That is what happened with my time perception the past few weeks. With the lack of novel experiences, time was whizzing by and I didn’t notice until I looked at my fingernails. The sight of my talons brought my world back into focus.

Or maybe it was just that I had so much to do trying to finish up the last weeks of the semester that I lost track of time. I probably just need to manage my stress, kick off my shoes and…hey, my toenails seem a little long…

dsb

 

Lightbulbs

In my last week of teaching organizational leadership this semester, my students were asked to make presentations to their classmates surrounding some sort of ethical leadership dilemma. The students were asked to advise the class on what decision should be made by the leaders in the case from an ethical standpoint while paying attention to what made good business, financial, and legal sense. They were then to use the leadership techniques, models, theories, ideas and perspectives from the semester to present a plan of action to address the case.

They did a remarkable job.

In fact, they did such a wonderful job in pulling together all of those pieces, that the presentations gave me new perspectives on a couple of leadership decisions currently facing one of the organizations that I serve as a member of the board of directors. Of course the presentations weren’t perfect. I questioned the accounting on a couple of proposals and some of the ethical justifications were a little weak. Others lacked detail in applying the leadership models we had discussed. All of which gave me one last opportunity to help students make connections to the material as I asked one final set of questions.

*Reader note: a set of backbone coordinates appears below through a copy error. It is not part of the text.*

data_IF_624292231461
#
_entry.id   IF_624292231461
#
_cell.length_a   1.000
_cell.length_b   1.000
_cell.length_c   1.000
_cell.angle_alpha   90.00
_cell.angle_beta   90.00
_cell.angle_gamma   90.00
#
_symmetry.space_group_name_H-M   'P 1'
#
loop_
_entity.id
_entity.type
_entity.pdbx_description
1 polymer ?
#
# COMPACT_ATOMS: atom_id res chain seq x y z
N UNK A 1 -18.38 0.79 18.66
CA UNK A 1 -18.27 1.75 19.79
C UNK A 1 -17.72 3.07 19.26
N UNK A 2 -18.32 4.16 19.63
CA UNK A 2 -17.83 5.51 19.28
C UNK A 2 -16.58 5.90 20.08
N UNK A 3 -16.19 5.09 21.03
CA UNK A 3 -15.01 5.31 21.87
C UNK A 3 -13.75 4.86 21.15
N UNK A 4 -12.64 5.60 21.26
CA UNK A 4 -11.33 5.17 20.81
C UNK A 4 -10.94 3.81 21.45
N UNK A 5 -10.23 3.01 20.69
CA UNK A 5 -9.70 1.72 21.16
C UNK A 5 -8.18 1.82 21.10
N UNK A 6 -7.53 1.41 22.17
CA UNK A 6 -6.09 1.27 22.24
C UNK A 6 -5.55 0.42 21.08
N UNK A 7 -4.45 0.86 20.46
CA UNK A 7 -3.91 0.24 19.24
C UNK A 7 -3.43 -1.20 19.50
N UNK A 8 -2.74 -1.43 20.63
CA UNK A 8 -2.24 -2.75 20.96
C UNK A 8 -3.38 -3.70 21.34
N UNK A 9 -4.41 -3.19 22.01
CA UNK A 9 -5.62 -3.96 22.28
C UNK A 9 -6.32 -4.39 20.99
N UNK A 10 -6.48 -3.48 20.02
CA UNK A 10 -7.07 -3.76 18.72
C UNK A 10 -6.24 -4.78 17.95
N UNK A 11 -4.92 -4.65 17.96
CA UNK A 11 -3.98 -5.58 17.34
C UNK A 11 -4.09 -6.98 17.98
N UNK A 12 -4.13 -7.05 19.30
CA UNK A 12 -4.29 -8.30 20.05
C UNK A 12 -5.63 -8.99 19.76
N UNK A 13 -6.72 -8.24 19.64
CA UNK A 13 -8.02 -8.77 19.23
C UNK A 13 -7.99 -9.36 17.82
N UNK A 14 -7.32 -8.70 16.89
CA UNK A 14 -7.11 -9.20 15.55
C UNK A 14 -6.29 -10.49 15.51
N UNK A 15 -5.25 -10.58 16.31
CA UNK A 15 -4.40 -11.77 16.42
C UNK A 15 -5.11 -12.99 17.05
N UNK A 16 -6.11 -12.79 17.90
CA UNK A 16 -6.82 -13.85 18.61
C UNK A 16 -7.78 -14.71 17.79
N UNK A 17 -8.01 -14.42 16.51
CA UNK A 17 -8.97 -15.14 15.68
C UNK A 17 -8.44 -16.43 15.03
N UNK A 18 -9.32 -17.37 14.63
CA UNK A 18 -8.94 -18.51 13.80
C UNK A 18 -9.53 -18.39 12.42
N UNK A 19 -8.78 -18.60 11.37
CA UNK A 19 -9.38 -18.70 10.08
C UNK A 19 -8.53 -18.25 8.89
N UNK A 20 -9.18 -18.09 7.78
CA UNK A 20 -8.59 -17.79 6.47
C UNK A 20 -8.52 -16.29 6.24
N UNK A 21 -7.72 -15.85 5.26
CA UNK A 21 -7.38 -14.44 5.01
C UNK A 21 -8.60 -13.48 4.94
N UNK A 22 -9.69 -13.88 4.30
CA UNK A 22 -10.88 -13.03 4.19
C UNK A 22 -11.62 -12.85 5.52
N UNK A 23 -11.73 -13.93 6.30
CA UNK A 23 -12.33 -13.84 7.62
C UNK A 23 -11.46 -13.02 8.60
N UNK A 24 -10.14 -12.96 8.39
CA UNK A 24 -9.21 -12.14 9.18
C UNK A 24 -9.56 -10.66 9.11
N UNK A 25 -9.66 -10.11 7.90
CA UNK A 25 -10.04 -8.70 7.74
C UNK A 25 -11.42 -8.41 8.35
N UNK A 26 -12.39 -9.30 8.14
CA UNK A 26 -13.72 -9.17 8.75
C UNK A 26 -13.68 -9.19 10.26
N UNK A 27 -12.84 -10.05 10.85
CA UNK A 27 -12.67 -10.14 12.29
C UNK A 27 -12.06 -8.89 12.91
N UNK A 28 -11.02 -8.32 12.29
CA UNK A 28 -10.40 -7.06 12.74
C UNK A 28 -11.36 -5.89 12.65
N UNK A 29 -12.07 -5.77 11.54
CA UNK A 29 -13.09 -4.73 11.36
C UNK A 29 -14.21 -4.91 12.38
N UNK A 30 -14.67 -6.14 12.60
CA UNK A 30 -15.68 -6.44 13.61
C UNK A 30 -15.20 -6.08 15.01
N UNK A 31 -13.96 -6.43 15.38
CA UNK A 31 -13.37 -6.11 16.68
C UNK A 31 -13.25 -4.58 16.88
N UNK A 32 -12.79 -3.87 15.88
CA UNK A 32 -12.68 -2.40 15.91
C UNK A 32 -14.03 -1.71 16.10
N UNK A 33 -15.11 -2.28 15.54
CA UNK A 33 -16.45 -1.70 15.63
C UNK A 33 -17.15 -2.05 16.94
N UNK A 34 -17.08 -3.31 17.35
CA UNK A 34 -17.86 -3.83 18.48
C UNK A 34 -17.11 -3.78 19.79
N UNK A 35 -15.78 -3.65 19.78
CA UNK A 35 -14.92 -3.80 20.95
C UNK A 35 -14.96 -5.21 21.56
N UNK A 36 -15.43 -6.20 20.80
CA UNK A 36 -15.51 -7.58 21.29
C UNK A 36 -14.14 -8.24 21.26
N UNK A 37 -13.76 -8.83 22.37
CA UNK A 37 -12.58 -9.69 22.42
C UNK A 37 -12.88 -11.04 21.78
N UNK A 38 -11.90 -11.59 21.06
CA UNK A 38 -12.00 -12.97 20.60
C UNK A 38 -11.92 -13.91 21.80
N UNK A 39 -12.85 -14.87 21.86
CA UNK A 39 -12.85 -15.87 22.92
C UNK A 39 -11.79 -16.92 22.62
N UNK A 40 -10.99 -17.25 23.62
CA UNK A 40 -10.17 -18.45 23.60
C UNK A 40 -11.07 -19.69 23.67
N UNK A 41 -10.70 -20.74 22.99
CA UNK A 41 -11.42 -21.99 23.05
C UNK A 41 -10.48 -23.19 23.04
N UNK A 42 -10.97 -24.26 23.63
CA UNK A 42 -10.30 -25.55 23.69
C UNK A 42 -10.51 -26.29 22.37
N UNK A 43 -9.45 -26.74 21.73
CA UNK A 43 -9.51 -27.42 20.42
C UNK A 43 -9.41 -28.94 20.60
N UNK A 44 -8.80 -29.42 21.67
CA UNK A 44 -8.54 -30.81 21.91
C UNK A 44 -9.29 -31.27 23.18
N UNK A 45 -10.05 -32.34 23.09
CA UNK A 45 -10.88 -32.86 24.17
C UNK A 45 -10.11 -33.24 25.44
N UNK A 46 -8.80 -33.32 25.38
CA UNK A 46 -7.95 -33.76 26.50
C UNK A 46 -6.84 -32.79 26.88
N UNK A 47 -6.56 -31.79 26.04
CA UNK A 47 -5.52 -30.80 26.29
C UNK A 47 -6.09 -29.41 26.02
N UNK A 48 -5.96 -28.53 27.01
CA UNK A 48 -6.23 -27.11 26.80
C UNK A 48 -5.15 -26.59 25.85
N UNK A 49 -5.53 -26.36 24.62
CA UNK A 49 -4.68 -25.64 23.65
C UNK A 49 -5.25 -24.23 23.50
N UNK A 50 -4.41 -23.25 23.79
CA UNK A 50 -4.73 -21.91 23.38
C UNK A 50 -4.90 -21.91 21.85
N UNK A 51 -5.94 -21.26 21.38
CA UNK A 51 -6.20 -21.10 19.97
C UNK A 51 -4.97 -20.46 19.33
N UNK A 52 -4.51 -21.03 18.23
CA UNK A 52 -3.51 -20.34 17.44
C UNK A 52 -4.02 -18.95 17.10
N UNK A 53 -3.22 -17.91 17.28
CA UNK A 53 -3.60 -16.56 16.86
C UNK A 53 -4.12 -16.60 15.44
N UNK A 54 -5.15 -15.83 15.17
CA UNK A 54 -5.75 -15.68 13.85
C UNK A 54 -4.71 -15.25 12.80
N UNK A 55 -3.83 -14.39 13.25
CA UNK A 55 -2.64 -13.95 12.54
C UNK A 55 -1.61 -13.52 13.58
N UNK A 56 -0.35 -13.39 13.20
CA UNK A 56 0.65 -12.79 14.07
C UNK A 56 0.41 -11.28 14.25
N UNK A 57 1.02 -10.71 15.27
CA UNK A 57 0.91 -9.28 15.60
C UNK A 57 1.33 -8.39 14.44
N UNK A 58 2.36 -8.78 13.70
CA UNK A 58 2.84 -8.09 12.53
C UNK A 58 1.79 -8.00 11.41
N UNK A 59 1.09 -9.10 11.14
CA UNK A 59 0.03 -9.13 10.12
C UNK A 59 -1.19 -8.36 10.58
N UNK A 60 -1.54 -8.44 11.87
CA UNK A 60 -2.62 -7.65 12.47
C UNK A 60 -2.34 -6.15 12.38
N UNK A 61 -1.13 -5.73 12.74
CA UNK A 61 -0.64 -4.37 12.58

And I saw it…

While I was asking those final challenging questions, I saw a couple of final light bulbs come on.

Some were students who had excelled in gathering the information, but had not yet fully put it into practice. Others I had watched struggle to knit the pieces together all semester long. Watching it all begin to click for them is remarkably rewarding. I am so proud in those moments for the students who continue to work until the light finally dawns.

And in those moments, I’m reminded of why I teach leadership. Because they can learn. (Tweet This)

Many of them come with a great deal of leadership potential. Some are naturally influential with their peers. Others are able to speak eloquently and persuasively. Still others think critically and apply ideas readily. But they still need research and theory and practice to really begin to excel in leadership.

Hopefully, my classes give them the opportunity to gain the knowledge they need and to practice in a relatively safe environment.

Though at this point in the semester, I am weary, it is these moments where they succeed in pulling all of the pieces together, that I am inspired anew to

  • Tweak a classroom exercise
  • Find an even better textbook
  • Edit and refine a lecture
  • Try out a new teaching tool or technique

Because I’m not done learning any more than my students. (Tweet This)